A shipment of medical cannabis exported from Uruguay in late 2019 to Europe is raising eyebrows, both about the buyer’s identity and the cargo’s sheer size.
The 1,000-kilogram (2,205-pound) shipment of high-THC cannabis flower was legally exported from Uruguay to Portugal late last year, according to Uruguayan customs documents viewed by Marijuana Business Daily.
By comparison, Germany – the largest importer of medical cannabis flower in the world – imported an average of 542 kilograms per month in 2019 for pharmacy dispensing.
The Uruguayan shipment – likely the biggest-ever single international shipment of medical cannabis – symbolizes an increasingly global medical marijuana industry that’s still in its infancy.
The customs document shows that Uruguay-based licensed producer Fotmer Life Sciences exported the flower to Portugal in exchange for $3.2 million, including cost, insurance and freight.
The Portuguese importer is not identified in the document, dated Oct. 23, 2019.
The Portuguese regulatory agency responsible for authorizing imports said information that MJBizDaily requested “is not public.”
Portugal has a regulatory framework that allows domestic sales of medical cannabis. But no Portuguese company has been able to get the necessary approval to start selling to domestic patients.
For that reason, it seems all the more unusual that the high-THC flower was shipped to the European nation late last year – unless it was destined for another country.
Fotmer CEO Jordan Lewis previously acknowledged shipping “just over 1 metric ton of THC-rich dried flower to an EU country.”
However, Vera Tochetti, the company’s marketing director, told MJBizDaily in February that Fotmer cannot disclose the name of the buyer.
Infarmed, the Portuguese regulatory agency responsible for approving imports and exports of narcotics, also said it would not identify the buyer: “The specific information sought is not public, falling within the scope of the activities of the licensed companies,” the agency told MJBizDaily.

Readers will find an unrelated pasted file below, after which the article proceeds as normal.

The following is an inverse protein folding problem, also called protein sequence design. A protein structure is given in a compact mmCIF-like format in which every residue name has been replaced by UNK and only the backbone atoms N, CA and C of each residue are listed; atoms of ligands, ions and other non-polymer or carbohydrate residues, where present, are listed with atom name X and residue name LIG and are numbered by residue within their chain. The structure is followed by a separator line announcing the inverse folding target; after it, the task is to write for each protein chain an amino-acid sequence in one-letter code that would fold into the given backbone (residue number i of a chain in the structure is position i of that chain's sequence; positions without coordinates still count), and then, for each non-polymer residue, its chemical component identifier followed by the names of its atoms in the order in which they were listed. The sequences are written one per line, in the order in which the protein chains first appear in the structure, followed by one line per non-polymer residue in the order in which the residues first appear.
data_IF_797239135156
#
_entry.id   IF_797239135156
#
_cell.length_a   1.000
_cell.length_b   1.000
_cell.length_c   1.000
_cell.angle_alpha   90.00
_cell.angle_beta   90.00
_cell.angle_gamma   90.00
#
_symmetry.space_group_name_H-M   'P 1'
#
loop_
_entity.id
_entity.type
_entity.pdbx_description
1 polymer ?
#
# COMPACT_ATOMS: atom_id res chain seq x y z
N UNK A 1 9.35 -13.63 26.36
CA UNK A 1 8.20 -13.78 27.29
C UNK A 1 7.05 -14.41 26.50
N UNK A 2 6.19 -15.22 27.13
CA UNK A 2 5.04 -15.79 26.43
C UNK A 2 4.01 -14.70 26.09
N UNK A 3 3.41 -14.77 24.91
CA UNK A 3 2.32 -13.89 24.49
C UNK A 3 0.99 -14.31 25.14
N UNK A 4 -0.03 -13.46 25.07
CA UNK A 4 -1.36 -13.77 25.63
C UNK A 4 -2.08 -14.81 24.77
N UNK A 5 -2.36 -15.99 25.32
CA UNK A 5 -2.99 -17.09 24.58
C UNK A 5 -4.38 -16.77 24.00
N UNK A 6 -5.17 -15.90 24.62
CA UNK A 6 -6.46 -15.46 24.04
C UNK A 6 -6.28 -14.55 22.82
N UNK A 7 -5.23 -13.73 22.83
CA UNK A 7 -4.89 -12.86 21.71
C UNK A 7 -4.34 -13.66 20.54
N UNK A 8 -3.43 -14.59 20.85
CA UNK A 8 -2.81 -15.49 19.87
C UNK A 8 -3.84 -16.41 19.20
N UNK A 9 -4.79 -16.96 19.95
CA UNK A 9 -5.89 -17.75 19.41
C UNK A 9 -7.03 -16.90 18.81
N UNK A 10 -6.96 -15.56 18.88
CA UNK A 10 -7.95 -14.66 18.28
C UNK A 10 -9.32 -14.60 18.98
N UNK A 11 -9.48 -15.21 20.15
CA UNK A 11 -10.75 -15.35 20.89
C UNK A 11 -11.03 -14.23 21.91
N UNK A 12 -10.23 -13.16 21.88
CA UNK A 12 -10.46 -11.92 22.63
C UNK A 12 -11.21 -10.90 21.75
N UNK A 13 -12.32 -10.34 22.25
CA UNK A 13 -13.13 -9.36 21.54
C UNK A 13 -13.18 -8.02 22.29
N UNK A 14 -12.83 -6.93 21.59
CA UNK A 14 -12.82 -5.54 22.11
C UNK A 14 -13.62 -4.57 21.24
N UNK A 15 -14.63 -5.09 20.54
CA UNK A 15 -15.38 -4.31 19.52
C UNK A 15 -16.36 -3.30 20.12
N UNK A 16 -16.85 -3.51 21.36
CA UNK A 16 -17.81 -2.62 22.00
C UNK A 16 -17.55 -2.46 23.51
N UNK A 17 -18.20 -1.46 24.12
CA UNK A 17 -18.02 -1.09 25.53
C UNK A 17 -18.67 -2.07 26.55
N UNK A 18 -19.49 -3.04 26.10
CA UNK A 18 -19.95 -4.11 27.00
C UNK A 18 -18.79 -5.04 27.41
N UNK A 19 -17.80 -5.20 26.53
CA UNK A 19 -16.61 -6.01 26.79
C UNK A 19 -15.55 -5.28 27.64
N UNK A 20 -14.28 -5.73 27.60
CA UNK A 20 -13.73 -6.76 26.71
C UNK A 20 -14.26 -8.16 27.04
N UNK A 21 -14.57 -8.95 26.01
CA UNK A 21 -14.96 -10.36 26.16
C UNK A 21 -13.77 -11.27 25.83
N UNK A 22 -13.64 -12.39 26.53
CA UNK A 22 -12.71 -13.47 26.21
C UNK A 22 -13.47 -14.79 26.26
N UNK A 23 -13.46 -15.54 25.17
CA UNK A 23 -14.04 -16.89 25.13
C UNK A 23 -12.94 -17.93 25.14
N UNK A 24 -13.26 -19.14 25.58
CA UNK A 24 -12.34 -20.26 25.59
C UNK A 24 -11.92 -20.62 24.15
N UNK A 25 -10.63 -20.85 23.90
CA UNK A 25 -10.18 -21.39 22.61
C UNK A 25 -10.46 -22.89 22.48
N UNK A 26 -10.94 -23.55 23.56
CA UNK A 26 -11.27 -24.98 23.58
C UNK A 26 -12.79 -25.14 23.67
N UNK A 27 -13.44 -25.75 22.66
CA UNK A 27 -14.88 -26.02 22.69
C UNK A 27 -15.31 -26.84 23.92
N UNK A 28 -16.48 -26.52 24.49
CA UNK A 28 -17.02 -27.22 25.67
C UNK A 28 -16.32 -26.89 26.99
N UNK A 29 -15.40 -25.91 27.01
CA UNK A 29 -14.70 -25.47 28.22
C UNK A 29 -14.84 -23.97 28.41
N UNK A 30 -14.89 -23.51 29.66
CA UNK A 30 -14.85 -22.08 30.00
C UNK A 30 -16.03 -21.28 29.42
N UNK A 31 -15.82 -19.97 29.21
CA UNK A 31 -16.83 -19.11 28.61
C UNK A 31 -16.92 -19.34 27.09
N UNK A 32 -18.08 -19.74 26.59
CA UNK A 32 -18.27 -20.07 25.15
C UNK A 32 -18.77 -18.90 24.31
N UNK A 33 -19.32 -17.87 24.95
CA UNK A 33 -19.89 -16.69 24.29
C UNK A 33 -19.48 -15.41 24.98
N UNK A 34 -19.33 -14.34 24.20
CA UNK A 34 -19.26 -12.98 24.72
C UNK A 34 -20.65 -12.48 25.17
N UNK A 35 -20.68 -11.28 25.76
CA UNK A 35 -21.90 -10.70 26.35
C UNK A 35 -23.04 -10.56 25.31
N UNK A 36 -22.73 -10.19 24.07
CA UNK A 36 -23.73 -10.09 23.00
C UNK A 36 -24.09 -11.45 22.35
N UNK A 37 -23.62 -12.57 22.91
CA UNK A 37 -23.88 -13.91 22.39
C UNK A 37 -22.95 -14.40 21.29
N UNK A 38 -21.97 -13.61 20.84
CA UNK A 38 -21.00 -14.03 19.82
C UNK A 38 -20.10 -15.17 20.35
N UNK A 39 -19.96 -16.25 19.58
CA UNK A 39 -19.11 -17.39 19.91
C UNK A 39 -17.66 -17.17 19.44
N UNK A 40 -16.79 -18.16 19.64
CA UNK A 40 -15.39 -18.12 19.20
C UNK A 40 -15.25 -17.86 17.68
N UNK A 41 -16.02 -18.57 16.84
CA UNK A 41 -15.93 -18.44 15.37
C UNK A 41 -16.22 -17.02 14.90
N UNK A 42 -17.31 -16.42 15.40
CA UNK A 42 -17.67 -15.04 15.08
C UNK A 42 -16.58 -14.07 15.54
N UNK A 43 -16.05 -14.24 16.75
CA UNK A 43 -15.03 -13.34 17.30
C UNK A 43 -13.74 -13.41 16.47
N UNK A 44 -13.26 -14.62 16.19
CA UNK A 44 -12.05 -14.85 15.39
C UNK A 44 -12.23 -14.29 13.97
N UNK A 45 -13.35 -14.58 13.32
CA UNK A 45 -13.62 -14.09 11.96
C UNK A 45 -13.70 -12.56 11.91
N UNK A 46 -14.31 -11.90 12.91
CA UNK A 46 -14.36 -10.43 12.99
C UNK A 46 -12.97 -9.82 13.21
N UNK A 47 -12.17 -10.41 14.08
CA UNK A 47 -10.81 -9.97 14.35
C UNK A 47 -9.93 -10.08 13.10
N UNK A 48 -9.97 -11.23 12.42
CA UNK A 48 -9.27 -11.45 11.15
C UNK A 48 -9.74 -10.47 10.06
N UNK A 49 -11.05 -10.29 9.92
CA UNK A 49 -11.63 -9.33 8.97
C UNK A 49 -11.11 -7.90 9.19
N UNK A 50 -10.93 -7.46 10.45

Portuguese licensed cannabis producers are the most likely candidates to have imported the flower from Uruguay, because their permits include import and export. But the importer also could have been, for instance, a non-cannabis-related laboratory needing product for research purposes.
However, it is unlikely such a large quantity was imported for research.
Only four companies in Portugal had a cannabis license at the time the import took place, according to the Infarmed website.
Three of the companies – London-based Emmac Life Sciences (through its subsidiary Terra Verde), Toronto-headquartered The Flowr Corp. (through its subsidiary Holigen/RPK Biopharma) and Sabores Púrpura in Coimbra, Portugal – said they are not involved with the shipment.
Canadian producer Tilray would neither confirm nor deny to MJBizDaily whether it was the importer.
“For commercial reasons, Tilray doesn’t give details of whom we buy from or details of purchasing,” Sarah Sheppard, European communications consultant for Tilray, wrote in an email.
The first medical cannabis products still haven’t started being sold in Portugal as of now, which suggests that the high-THC flower could’ve been imported into Portugal with the purpose of being reexported to other countries.
The only companies that have publicly announced commercial exports of cannabis from Portugal so far are:
- Tilray to Cannamedical in Germany, 500 kilograms delivered in early September 2019. The Uruguayan customs document is dated the end of October 2019.
- Tilray to Canndoc in Israel, 250 kilograms in January 2020 as part of a “2.5-tonne (metric ton) strategic partnership agreement.” Alon Granot, CEO of Israel-based Canndoc, confirmed to MJBizDaily via email that Canndoc’s import from Portugal was cultivated in Portugal under EU-Good Manufacturing Practice.
- Emmac to Bazelet Group in Israel, 400 kilograms in February 2020. Antonio Costanzo, CEO of Emmac, told MJBizDaily that the company “has not imported any product to Portugal” and that the cannabis it exported to Israel was “grown and harvested at our facility, Terra Verde” which is in Portugal.
Uruguayan producer Fotmer has no EU-GMP certification, according to the publicly available official EudraGMDP database of the European Union, which might limit the possibility of the flower being sold unprocessed to patients in countries such as Germany.
Alfredo Pascual can be reached at firstname.lastname@example.org